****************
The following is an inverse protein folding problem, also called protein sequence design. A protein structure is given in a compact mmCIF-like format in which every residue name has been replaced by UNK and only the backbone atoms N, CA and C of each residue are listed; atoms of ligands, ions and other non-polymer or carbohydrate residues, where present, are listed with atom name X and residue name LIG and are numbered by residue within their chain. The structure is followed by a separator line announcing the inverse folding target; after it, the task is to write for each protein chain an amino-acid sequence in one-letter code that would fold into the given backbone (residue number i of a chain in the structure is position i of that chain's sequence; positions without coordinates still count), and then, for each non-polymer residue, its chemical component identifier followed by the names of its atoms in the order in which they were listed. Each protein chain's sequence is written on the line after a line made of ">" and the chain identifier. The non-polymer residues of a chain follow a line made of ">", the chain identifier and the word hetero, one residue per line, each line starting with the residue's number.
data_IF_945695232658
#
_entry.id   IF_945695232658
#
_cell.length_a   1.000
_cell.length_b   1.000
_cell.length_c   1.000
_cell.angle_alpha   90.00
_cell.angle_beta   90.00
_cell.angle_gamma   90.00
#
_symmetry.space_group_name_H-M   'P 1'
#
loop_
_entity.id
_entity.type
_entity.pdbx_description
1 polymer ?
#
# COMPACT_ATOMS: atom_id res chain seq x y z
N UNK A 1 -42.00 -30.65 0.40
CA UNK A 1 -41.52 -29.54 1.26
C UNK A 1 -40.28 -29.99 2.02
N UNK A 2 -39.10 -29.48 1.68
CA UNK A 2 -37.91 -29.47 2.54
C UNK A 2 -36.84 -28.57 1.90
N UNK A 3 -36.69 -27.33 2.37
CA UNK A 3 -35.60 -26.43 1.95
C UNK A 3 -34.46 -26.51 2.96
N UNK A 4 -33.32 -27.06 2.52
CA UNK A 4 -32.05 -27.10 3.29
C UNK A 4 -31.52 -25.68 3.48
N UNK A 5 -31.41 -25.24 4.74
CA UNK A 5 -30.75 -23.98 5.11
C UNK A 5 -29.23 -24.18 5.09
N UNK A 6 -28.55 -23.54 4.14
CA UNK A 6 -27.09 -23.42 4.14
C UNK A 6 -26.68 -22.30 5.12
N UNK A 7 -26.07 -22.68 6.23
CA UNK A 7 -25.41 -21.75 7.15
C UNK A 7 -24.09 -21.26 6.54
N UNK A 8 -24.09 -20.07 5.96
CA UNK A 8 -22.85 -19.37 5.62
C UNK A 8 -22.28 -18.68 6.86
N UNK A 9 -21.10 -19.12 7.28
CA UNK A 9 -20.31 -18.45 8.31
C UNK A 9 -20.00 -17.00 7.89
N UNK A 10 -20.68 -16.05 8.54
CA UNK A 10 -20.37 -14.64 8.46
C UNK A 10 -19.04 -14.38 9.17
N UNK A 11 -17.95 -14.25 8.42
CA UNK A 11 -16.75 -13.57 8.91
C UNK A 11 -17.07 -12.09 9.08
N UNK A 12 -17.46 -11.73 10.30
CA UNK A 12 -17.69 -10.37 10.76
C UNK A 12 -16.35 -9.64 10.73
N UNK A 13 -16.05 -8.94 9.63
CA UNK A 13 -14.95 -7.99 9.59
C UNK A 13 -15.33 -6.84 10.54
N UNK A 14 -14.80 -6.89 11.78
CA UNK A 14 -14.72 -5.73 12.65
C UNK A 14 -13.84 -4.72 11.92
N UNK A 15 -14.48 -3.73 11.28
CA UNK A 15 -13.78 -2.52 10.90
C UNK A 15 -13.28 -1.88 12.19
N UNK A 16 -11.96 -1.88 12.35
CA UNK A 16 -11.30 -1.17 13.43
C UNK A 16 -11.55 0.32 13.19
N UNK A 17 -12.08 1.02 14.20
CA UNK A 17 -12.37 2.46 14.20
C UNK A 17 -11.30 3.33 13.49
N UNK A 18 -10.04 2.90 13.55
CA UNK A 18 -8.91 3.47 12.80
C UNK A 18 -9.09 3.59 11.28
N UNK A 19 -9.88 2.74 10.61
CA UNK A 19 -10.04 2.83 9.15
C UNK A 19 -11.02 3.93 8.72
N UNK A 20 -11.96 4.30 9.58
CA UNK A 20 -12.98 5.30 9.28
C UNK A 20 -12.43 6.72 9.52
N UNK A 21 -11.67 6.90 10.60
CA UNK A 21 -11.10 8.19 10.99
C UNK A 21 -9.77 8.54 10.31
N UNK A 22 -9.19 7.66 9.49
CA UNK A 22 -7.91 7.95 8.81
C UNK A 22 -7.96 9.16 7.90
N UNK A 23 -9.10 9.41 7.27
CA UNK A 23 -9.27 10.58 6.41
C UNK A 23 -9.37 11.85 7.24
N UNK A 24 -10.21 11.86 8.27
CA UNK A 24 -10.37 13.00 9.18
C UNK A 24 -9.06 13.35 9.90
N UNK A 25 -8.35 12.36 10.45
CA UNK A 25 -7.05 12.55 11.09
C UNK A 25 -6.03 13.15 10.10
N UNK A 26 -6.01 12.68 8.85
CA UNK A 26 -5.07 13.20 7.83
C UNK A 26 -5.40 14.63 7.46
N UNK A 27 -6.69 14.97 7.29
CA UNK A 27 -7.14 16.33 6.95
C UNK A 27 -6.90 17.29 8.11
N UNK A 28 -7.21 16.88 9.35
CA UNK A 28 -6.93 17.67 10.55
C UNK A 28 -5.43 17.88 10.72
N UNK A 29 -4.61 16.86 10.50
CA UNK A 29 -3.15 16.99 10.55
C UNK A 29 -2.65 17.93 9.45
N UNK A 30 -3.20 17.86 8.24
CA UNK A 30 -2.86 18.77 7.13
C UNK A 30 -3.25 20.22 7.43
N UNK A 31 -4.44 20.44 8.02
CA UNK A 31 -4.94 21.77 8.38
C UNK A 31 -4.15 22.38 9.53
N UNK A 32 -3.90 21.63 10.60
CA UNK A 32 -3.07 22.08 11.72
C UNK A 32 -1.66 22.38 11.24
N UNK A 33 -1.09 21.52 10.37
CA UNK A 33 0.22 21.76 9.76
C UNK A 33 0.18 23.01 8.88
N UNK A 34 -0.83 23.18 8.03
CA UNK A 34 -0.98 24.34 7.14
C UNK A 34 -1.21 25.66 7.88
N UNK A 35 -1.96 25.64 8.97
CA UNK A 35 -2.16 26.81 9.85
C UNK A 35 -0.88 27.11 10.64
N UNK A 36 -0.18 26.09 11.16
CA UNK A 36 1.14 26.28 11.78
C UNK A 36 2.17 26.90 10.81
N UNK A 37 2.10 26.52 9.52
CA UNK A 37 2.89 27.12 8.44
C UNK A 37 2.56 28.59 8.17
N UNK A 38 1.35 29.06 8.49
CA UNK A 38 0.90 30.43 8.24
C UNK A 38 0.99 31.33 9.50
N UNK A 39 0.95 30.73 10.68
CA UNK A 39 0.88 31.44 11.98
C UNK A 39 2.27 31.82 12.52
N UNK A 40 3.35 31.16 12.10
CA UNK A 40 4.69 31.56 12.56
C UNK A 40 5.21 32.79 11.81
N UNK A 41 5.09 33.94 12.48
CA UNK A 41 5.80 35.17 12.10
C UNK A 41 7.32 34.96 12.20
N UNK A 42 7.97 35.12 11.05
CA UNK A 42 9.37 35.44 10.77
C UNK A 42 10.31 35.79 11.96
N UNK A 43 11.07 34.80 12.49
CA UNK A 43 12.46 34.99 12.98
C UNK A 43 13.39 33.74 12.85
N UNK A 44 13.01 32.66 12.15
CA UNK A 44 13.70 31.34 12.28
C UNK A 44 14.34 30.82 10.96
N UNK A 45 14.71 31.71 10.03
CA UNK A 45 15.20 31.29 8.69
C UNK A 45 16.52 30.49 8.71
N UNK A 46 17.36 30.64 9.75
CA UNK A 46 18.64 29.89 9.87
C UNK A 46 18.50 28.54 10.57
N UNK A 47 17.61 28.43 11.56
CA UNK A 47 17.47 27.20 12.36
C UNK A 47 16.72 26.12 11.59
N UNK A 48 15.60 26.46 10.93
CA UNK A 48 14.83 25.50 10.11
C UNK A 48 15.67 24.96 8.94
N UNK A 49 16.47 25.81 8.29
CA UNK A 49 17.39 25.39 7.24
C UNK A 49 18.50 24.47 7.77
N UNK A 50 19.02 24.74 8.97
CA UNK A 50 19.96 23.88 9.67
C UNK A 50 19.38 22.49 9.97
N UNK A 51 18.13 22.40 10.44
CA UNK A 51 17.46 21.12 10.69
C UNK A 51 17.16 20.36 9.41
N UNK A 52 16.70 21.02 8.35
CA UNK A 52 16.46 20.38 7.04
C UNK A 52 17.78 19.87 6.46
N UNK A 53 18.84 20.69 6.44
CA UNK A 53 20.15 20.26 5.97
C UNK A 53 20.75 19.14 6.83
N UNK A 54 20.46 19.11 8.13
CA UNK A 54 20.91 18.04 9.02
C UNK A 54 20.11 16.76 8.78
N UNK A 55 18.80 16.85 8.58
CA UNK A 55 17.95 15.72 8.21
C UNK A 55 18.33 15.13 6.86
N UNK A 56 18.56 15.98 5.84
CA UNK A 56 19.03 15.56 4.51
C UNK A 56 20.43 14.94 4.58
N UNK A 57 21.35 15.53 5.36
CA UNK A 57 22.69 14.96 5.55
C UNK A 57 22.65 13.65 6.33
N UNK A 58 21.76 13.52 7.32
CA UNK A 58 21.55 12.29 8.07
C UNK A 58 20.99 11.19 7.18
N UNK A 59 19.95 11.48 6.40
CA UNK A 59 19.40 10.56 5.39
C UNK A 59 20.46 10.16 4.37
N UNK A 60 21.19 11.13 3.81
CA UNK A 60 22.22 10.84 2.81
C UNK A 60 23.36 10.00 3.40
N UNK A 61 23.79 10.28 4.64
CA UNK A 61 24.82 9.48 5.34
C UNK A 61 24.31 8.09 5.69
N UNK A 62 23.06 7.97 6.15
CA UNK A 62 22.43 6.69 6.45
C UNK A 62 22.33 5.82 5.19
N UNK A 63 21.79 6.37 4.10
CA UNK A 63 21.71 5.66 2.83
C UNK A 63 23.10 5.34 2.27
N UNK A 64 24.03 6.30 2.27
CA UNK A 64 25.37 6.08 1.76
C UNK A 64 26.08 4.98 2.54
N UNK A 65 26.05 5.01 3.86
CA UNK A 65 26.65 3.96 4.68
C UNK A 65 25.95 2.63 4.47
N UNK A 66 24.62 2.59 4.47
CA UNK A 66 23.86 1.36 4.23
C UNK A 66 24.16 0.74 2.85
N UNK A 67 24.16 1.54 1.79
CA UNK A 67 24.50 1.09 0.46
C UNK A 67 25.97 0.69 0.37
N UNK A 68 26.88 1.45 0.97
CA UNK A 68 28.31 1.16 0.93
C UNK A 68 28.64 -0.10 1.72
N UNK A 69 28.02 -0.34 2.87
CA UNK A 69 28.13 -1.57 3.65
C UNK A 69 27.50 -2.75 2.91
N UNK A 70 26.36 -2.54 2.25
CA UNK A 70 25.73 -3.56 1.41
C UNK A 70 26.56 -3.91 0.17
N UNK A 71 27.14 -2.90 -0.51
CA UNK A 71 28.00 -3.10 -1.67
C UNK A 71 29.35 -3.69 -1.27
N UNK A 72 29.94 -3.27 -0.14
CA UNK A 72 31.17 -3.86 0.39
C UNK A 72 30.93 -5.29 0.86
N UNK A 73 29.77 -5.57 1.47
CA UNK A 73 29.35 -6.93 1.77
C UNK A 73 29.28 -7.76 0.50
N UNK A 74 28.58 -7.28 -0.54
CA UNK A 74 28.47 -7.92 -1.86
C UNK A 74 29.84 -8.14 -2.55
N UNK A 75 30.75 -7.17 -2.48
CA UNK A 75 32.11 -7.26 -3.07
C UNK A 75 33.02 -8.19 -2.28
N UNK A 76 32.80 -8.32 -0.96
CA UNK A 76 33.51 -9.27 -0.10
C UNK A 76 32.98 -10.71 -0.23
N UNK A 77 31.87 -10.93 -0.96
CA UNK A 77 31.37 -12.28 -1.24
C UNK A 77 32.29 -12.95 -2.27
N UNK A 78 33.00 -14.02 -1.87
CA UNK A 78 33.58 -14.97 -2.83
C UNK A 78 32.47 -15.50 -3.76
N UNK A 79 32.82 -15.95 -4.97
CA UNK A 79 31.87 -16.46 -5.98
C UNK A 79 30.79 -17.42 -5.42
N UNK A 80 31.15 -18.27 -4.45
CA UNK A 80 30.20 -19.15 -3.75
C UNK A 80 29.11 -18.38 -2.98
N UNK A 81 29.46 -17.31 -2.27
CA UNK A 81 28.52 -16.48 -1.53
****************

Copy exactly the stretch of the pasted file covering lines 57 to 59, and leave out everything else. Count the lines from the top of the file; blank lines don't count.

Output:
C UNK A 12 -16.35 -9.64 10.73
N UNK A 13 -16.05 -8.94 9.63
CA UNK A 13 -14.95 -7.99 9.59